Where Is the Aramaic Bible at Qumran? Scripture Use in the Land of Israel

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The documents at Qumran allow us to reconstruct Scripture access in the Province of Judea in the first century. From the evidence, we must assume that the Qumran community and the other Jewish communities in the land had direct access to the Hebrew Bible, generally understood it, and were interested in teaching that related directly to the Hebrew text.

Qumran has many Aramaic documents but shows a provocative lack of targum (Aramaic translations of Scripture). With nearly all the Qumran material published, we still have only two copies of an Aramaic Job and a piece of Leviticus 16 in Aramaic to represent the Aramaic Bible at Qumran. If we included the Apocrypha, we could add the four copies of Aramaic Tobit.

The indications of foreign origins of Aramaic Job[1] and the post-Second Temple origins of the general targums[2] need to be integrated into our understanding of targumic origins. Current paradigms concerning popular Aramaic Scripture use in the synagogue[3] and Aramaic Scripture use for gospel background[4] need reformulation.

We will find that first-century Scripture use was anchored directly in the Hebrew Bible in the land of Israel. This is certain at Qumran, very probable for the synagogue, for Pharisaic literature and the Gospels. Extensive, direct Hebrew Scripture use needs to be our working paradigm for the first century. This paradigm can help gospel studies and synagogue studies regain a proper focus.

Scriptural texts found among the Dead Sea Scrolls have produced surprises. Interest has been generated by para-biblical texts like the Temple Scroll and the many fragments now referred to as “reworked” Bible. Questions of canon have been reopened as we try to understand how these texts fit into the general landscape of Scripture during the Second Temple period.[5]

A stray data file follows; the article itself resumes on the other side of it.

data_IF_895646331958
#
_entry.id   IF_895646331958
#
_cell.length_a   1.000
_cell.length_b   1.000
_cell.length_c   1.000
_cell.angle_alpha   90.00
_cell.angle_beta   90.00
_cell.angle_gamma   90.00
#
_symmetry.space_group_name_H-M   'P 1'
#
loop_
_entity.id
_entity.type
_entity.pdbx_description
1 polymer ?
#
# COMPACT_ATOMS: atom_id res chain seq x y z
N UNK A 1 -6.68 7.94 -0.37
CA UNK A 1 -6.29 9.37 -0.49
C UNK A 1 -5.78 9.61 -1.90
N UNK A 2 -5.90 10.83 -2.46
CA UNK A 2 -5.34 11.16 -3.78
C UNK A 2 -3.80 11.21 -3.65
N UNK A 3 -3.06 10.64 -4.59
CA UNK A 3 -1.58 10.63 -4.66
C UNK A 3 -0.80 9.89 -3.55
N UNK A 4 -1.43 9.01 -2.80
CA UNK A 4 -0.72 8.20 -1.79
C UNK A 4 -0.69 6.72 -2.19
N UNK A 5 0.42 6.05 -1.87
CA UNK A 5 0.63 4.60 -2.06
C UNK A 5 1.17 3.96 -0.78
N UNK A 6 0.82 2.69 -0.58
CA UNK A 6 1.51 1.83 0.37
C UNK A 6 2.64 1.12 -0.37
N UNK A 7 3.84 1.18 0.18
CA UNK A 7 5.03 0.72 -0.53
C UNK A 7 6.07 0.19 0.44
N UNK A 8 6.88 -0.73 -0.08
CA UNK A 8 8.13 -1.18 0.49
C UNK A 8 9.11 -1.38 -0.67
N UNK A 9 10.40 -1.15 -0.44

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  • [1] Takamitsu Muraoka, “The Aramaic of the Old Targum of Job from Qumran Cave XI,” Journal of Jewish Studies 25 (1974): 425-443; LXX Job 42:17; see also Ed Cook, “Qumran Aramaic and Aramaic Dialectology,” in Studies in Qumran Aramaic (ed. T. Muraoka [Supplement 3]; Louvain: Peeters, 1992), 1-21; and idem, “A New Perspective on the Language of Onkelos and Jonathan,” in The Aramaic Bible: Targums in their Historical Context (JSOTSup 166; eds. D. R. G. Beattie and M. J. McNamara; Sheffield: Sheffield Academic Press, 1994), 142-156.
  • [2] Ze’ev Safrai, “The Origins of Reading the Aramaic Targum in Synagogue,” Immanuel 24/25: The New Testament and Christian-Jewish Dialogue: Studies in Honor of David Flusser (1990): 187-193.
  • [3] See note 7 below.
  • [4] See note 6 below.
  • [5] See Lee Martin McDonald and James A. Sanders, eds., The Canon Debate (Peabody, MA: Hendrickson, 2002).
  • Randall Buth

    Randall Buth

    Randall Buth is director of the Biblical Language Center and a lecturer at the Rothberg International School of the Hebrew University in Jerusalem and the Home for Bible Translators. He is a member of the Jerusalem School of Synoptic Research. Buth received his doctorate in…
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